Sunken Japanese sub found in the Atlantic


Longer than a football field, the Japanese submarine I-52 was carrying more than two tons of gold and hundreds of tons of other metals and raw materials to the Nazi war machine when it was sighted June 23, 1944, by Allied forces in the Atlantic.

An American torpedo bomber swept out of the midnight sky and dropped a torpedo. The pilot, listening to undersea sounds radioed by acoustic buoys, heard an explosion and a metallic groan as the submarine lost air and sank with more than 100 men.

For half a century the submarine lay hidden in the Atlantic, the exact location of its grave a mystery.

Until now. With the help of advanced gear and methods once reserved for the world's militaries, Paul R. Tidwell, a maritime researcher, found the hulk this spring more than three miles beneath the sea. He now plans to recover the gold, valued at about $25 million, and perhaps eventually to raise the submarine as well.

"It's amazing the condition she's in," Mr. Tidwell said. "There are no rivers of rust like on the Titanic," the British luxury liner that sank in 1912 and was discovered in 1985.

Finding the I-52 is a case study of how the deep oceans, once inaccessible, are being opened up for science and commerce.

During the Cold War, deep ocean technology was a monopoly of the superpowers and their navies. But Mr. Tidwell put together a team using an advanced research ship from Russia and special naval skills from America.

The team located the submarine in 17,000 feet of water about 1,200 miles west of the Cape Verde Islands, apparently intact save for a torpedo hole on her starboard side and some minor bow damage. She lies on rocky seabed, sitting upright.

The I-52 was part of a secretive exchange of materials and technologies between Hitler and Emperor Hirohito.

"Japan was desperate for German technology," said Dr. Carl Boyd, a military historian at Old Dominion University in Norfolk, Va., "and the Germans were desperate for raw materials."

Bigger than any American submarine of the day, the 357-foot-long I-52 was carrying 2 metric tons of gold, 228 tons of tin, molybdenum and tungsten, 54 tons of raw rubber and 3 tons of quinine. It also carried 109 men, including 14 experts from such concerns as the Mitsubishi Instrument Co., who were along to study and procure German technology.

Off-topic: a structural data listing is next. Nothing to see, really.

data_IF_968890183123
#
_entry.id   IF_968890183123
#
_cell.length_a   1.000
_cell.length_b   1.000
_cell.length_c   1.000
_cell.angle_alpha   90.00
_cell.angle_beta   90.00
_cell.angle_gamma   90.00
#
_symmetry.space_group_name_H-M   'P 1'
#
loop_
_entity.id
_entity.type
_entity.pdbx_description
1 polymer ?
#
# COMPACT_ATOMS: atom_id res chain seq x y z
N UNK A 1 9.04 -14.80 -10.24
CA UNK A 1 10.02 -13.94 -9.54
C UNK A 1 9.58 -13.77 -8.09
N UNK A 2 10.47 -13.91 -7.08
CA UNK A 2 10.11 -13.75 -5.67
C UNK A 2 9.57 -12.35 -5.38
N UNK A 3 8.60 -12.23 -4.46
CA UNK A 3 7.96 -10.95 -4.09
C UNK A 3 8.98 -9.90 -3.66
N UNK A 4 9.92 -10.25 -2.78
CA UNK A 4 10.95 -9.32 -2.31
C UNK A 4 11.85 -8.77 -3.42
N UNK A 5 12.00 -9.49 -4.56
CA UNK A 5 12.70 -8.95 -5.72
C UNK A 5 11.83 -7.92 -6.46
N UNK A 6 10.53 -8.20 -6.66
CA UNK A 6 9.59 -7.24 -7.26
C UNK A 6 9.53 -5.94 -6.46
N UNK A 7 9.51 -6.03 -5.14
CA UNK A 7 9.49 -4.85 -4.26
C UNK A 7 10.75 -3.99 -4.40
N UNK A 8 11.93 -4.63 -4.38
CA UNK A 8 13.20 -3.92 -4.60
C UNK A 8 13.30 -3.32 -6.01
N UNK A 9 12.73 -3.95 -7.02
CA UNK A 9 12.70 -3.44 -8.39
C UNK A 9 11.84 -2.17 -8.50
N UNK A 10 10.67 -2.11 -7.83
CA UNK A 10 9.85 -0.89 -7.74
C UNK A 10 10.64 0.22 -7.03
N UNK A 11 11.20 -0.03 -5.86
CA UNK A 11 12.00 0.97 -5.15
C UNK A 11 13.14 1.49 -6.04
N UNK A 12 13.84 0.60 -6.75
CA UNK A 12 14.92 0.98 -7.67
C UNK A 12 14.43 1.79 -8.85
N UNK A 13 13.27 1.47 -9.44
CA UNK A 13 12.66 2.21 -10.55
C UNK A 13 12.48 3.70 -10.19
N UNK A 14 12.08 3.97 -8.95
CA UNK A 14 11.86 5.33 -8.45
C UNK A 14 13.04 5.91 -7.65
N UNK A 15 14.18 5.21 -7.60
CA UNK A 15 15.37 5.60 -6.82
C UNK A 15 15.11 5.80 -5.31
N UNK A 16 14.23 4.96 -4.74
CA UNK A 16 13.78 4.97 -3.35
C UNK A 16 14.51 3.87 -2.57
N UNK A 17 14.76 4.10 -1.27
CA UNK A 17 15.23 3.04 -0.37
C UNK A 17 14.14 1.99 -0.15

The I-52 left Japan in March 1944 with the gold, then stopped in Singapore to pick up the other raw materials. In late April it set out again, traveling through the Indian Ocean and around Africa, bound for Lorient in Nazi-held France.

Unbeknown to Tokyo and Berlin, the I-52's route and cargo were known to the Allies, who had broken a host of Axis ciphers. Plans were laid for the ship's ruin.

On the moonless night of June 23, the I-52 rendezvoused with a German submarine in the mid-Atlantic. Food, fuel and two German technicians were taken aboard, as well as a radar detector meant to help the Japanese evade enemy planes as it neared Europe.

But it was too late. Jesse D. Taylor, a lieutenant commander flying as part of a naval task force, took off from the aircraft carrier Bogue in an Avenger bomber. Near midnight, just after the rendezvous, he picked up the I-52 on his radar.

Closing in, he dropped flares and two 500-pound bombs and watched as the submarine dove and evaded the attack.

Laying acoustic buoys over a mile of sea, Commander Taylor and his crew tracked the submarine. He then swooped out of the sky and dropped his only torpedo. A long silence was followed by a loud explosion.

Shipwrecks in deep water were once lost forever. But during the Cold War they slowly became reachable as American and Soviet navies developed gear for surveying each other's lost assets. Civilians started to reach the same depths only in the 1980s.

Mr. Tidwell, a maritime researcher, saw the glimmer of a prize in this emerging field in 1990 when he stumbled on recently declassified data about the I-52 in the National Archives while tracking wartime gold shipments.

Excited, he moved to the Washington area with his wife and two children and threw himself into discovering all he could about the submarine, eventually obtaining an official Navy estimate of the I-52's position. Along the way he raised $1 million from investors.

Mr. Tidwell hired a big Russian research ship, the Yuzhmorgeologiya, to hunt for the I-52 with sonars and cameras dangled on long cables.

To help run the expedition and refine the Russian sonar data, Mr. Tidwell hired Meridian Sciences Inc. of Columbia, Md., a Navy contractor skilled in teasing information out of a sonar signal.

Early this year, Mr. Tidwell found that a rival British group was planning to go after the I-52 as well. He offered to join forces. But the other group declined and began its search first. Despite its head start, the British group left the search area empty-handed.

Mr. Tidwell and his team set sail in April. His operations director was Tom Dettweiler, a Meridian staff member who had helped locate the Titanic. For two weeks the hunt was fruitless. The Yuzhmorgeologiya ran low on fuel and the search was almost abandoned.

Then, on May 2, a sonar reading produced a telltale dark sliver. Another pass with the sonar revealed the sliver to be a sunken submarine lying more than 3.2 miles down in international waters.

Mr. Tidwell says he is working closely with the Japanese authorities and has offered to return any personal effects and possibly the whole submarine, if raised. Mr. Tidwell noted that the Japanese tended to make no claims to lost riches and war booty.

All told, he said, recovery of the I-52's gold might cost $5 million to $8 million, leaving him and his investors a tidy profit.

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